MARTHA SEZ: ‘One plant is capable of feeding a family of 10’
It is hard to believe, but it was 20 years ago when my friend Lorie gave me her recipe for zucchini crusted pizza. I wrote it down, along with the date, and stuck it between the pages of my “Joy of Cooking” cookbook, where I came across it this morning.
I used to complain bitterly in my column about tough, stringy overgrown zucchini. These squash are best picked when they are small and tender, but are often overlooked amid the deep zucchini foliage and left on the vine, where they rapidly grow to a prodigious size. Soon, I warned readers, friends and coworkers will be trying to give you these monster vegetables (or are they fruits?). Zucchini gardeners will not be easily discouraged or put off by your refusal to partake of the harvest. In August they will leave giant squashes in brown paper grocery bags inside your car or outside your back door. There is really no escape.
You won’t find this same desperate eagerness to share other garden crops, like heirloom tomatoes or asparagus. You won’t be finding grocery bags full of raspberries waiting for you on the front seat. Zucchini is different.
Zucchini plants are profligate and proliferous in squash production. One plant is capable of feeding a family of 10, if only you could get the family members to eat the squash it produces.
Many people who will happily eat almost anything else draw the line at zucchini, even though it does not have an objectionable taste, or much taste at all. They have probably been put off by being served generous helpings of past-its-peak zucchini with a texture that is either tough and fibrous or slimy and stringy from overcooking. Announcing “This zucchini is not getting older, it’s getting better!” while setting a steaming casserole on the table will not work.
Even the most zealous zucchini gardener must finally accept this and adopt other, more roundabout, methods. The commonest last-ditch effort is called zucchini bread, made with squash that has grown so tough that its rind can’t be cut with a knife, and must be grated. A sort of coffee cake, leavened with baking powder or bicarbonate of soda, zucchini bread is sweet, moist and spicy, and really not bad. The only way I can think of to improve it is to leave out the zucchini.
I still remember that day in mid August when I discovered a prodigious squash hidden under the foliage in my own garden. I would have buried it in my compost pile in order to save face, but my friend Lorie happened by just then on her way home from her job at the Keene Valley Post Office, and caught me with the zucchini in my hands.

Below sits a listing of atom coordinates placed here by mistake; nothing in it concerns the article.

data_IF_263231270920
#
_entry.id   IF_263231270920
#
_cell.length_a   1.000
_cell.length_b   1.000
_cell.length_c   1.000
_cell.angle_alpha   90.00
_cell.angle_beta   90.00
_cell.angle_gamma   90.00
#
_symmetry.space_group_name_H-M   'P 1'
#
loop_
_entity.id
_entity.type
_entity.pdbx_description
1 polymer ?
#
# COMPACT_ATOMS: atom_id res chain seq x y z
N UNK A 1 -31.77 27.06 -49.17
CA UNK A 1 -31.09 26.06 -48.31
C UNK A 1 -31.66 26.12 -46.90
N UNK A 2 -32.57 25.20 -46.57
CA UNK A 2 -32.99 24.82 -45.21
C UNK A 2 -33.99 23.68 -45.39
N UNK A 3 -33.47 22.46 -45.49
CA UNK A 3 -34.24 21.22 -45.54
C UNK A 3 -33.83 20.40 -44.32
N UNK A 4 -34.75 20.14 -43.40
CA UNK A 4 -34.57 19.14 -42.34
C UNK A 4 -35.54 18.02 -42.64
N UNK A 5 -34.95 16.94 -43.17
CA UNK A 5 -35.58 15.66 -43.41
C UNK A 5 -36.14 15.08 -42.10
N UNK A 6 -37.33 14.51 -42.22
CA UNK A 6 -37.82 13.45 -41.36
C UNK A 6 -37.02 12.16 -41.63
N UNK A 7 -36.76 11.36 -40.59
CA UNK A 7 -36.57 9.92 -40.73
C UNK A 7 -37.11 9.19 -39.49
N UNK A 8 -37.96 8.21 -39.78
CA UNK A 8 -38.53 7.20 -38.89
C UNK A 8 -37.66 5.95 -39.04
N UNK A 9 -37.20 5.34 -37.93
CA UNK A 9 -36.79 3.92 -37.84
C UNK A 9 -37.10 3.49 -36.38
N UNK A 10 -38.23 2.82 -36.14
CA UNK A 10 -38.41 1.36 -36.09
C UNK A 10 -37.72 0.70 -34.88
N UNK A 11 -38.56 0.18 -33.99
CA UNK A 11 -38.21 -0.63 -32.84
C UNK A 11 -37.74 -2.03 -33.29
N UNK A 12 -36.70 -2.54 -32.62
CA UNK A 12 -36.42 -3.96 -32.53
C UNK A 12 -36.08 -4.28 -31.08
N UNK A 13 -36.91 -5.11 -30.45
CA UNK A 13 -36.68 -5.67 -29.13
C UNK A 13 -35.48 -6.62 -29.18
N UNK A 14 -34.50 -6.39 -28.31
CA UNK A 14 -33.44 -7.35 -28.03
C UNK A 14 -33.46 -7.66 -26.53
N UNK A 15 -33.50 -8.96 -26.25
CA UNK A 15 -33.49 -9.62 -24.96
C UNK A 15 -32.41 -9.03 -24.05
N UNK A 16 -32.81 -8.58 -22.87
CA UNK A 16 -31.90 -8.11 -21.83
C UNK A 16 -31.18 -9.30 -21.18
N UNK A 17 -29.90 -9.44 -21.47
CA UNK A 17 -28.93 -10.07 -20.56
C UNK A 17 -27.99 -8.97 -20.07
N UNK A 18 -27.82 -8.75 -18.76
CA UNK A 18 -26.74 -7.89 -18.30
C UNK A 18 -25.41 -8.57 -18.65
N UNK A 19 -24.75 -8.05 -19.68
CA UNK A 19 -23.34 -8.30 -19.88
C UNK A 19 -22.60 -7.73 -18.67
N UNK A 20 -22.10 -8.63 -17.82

“Making zucchini bread?” she inquired casually, batting a few hundred midges, gnats, mosquitoes and no-see-ums away from her face as she spoke.
“A little hot for that, don’t you think?” I answered, as politely as I could. It was in fact as hot and humid as a sauna in my back yard that afternoon.
Lorie then informed me that zucchini bread is not the only recipe for tough, seedy squash. At August garden parties, she said, she used to serve a dish adopted from Molly Katzen’s 1977 “Moosewood Cookbook” called zucchini crusted pizza. From her wistful smile and her tone of voice, I could tell she recalled it nostalgically. Or else the nostalgia was for those long-ago summer evenings, and the pizza had nothing to do with it.
Just in case you run across a zucchini behemoth or two–and at this time of year, it’s more than likely you will–here is the recipe.
3 1/2 cups grated zucchini 3 eggs, beaten 1/3 cup flour 1/2 cup grated grated mozzarella cheese 1/2 cup grated parmesan cheese 1 tablespoon fresh basil leaves Salt and pepper Salt the grated zucchini, set it aside for 15 minutes or so, then squeeze out the excess moisture. Combine the ingredients and press into an oiled 10-inch pan. Bake at 350 degrees for 20 minutes, then broil briefly until golden. Add sauce and toppings and bake as for a regular pizza.
Later, my friend Vanessa told me that Lorie’s zucchini pizza crust is actually a frittata, an Italian omelet. A traditional Italian frittata may be made with plain sauteed zucchini or sauteed zucchini with tomato and basil. So you see, there is more than one way to cook a cucurbit.
Have a good week.